Although the spawning regions of the Pacific hake and northern anchovy overlap broadly, the two species show markedly different interannual variations in recruitment (Fig. 7). Hake have occasional very strong year classes, while northern anchovy tend to have runs of weaker or stronger year classes. This difference is a likely topic for GLOBEC studies.


Figure 7. Comparative recruitment time series of Pacific hake (Merluccius productus; from Hollowed and Bailey 1989) and northern anchovy (Engraulis mordax; from Jacobson and Lo 1989).


Target species of zooplankton include representative copepods, euphausiids, and a salp or doliolid. Some species are found in different regions of the CCS, exhibiting different life-history traits such as overwintering strategies and vertical migration in different parts of their ranges. Examples include the assemblage Calanus pacificus oceanicus, C. pacificus californicus, and Calanus marshallae. A copepod genus whose life history differs markedly from that of the genus Calanus, yet is also widely distributed in the CCS is the cyclopoid copepod Oithona. Oithona might be considered a "steady-state" genus in contrast to the "opportunistic" characteristics of Calanus. Eucalanus bungii and E. californicus are also likely to offer interesting contrasts.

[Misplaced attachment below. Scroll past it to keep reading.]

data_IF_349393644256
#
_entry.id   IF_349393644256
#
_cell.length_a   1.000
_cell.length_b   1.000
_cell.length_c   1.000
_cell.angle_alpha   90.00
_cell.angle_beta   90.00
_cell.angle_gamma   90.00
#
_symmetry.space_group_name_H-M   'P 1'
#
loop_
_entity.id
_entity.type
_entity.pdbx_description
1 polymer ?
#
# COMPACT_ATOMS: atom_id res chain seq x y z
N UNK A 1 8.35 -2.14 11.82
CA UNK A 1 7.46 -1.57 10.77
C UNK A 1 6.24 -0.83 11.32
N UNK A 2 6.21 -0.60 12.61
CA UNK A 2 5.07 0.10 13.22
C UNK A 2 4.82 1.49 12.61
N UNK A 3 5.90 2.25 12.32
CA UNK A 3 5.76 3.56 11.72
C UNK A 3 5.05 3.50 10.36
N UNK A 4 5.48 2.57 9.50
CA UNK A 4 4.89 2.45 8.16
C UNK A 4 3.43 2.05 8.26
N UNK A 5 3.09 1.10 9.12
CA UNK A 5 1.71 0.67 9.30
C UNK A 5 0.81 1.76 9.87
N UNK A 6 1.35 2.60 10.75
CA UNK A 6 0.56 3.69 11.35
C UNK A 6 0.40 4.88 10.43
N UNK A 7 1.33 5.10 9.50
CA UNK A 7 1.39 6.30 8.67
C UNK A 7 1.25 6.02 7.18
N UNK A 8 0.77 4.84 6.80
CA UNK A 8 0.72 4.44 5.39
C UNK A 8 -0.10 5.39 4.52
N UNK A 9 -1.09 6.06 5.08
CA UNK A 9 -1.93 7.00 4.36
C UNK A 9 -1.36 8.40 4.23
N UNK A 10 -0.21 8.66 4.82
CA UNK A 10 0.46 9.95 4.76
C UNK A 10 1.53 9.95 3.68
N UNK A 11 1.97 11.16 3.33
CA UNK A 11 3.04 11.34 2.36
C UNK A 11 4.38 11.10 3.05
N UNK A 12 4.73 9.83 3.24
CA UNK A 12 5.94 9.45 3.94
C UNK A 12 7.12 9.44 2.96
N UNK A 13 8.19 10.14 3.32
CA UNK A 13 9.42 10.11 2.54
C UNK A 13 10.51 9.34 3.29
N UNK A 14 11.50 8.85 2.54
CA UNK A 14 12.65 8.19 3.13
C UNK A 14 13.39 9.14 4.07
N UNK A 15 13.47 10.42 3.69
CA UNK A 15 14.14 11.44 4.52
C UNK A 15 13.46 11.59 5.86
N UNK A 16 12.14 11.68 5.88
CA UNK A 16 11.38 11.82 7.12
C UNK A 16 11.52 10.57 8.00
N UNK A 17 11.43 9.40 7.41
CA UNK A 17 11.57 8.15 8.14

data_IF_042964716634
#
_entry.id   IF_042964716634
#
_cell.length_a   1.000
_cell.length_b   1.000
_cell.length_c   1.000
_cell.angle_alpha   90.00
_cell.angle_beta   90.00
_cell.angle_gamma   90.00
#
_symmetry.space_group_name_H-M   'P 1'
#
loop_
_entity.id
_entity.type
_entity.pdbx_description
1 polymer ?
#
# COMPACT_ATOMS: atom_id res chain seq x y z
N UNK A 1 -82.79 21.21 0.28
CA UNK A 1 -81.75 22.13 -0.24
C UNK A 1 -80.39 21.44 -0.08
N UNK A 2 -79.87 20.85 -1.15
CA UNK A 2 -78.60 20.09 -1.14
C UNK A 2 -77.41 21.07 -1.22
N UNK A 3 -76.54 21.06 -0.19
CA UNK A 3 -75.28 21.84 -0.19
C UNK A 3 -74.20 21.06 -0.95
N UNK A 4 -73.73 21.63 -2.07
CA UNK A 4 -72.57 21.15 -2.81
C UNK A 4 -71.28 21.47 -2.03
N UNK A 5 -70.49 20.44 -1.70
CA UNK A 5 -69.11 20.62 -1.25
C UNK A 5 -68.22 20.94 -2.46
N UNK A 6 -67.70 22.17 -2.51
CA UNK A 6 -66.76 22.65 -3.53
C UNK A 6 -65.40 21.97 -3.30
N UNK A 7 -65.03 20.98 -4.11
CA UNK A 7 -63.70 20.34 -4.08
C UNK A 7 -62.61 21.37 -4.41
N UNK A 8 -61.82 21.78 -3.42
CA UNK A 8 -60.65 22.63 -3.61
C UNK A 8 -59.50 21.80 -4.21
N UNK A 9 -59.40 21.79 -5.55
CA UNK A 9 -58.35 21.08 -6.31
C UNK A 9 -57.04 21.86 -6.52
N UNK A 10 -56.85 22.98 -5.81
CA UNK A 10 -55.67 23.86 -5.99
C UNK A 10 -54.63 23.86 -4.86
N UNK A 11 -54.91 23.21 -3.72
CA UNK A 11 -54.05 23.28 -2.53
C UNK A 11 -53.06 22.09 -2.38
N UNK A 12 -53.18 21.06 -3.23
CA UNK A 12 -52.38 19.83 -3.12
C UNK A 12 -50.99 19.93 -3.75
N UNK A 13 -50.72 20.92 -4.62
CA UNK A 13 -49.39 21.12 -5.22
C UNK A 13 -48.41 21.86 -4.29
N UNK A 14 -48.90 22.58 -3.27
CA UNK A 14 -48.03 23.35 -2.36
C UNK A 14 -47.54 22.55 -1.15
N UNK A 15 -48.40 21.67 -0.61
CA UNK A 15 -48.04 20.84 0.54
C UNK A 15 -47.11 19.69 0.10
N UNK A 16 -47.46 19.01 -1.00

With respect to euphausiids, Euphausia pacifica is distributed throughout the CCS, from the Gulf of Alaska to Baja California (Brinton 1962). It is the dominant species at many localities and makes an excellent candidate for contrasting studies in different regions of the CCS. The northern metapopulations of E. pacifica have shorter growing seasons and greater age and size at maturity than the southern metapopulations. Other potential candidates include Thysanoessa spinifera and congeners. Since euphausiids and copepods are the dominant prey for the target fish species identified above, we expect to advance understanding of the coupling between physical processes, zooplankton production, and fish recruitment.

Salps, and to a lesser extent doliolids, have extraordinarily rapid growth rates and colonizing abilities. Historical evidence suggests that they may predominate in some regions of the CCS (Berner 1967). It is also known that major ENSO events affect the total thaliacean (salp, doliolid, pyrosome) biomass much more than the copepod and euphausiid biomass (Smith 1985). Both observations suggest that a salp or doliolid species should also be a focus of study. Experiments should be designed expressly to understand the contrasting processes that select for either thaliacean or crustacean dominance, and the resulting consequences for the pelagic ecosystem.


Among inhabitants of the hard-bottom benthos, the Dungeness crab and barnacles of the genera Balanus or Cthamalus have the best historical data bases and are likely candidates for further study. Evidence from some studies suggests that adult-adult interactions on the bottom may generally be more important for controlling community structure in Region I (e.g., Paine 1974), while cross-shore transport of pelagic larvae and migration of upwelling fronts may more significantly govern population growth in Region II (Roughgarden et al. 1988).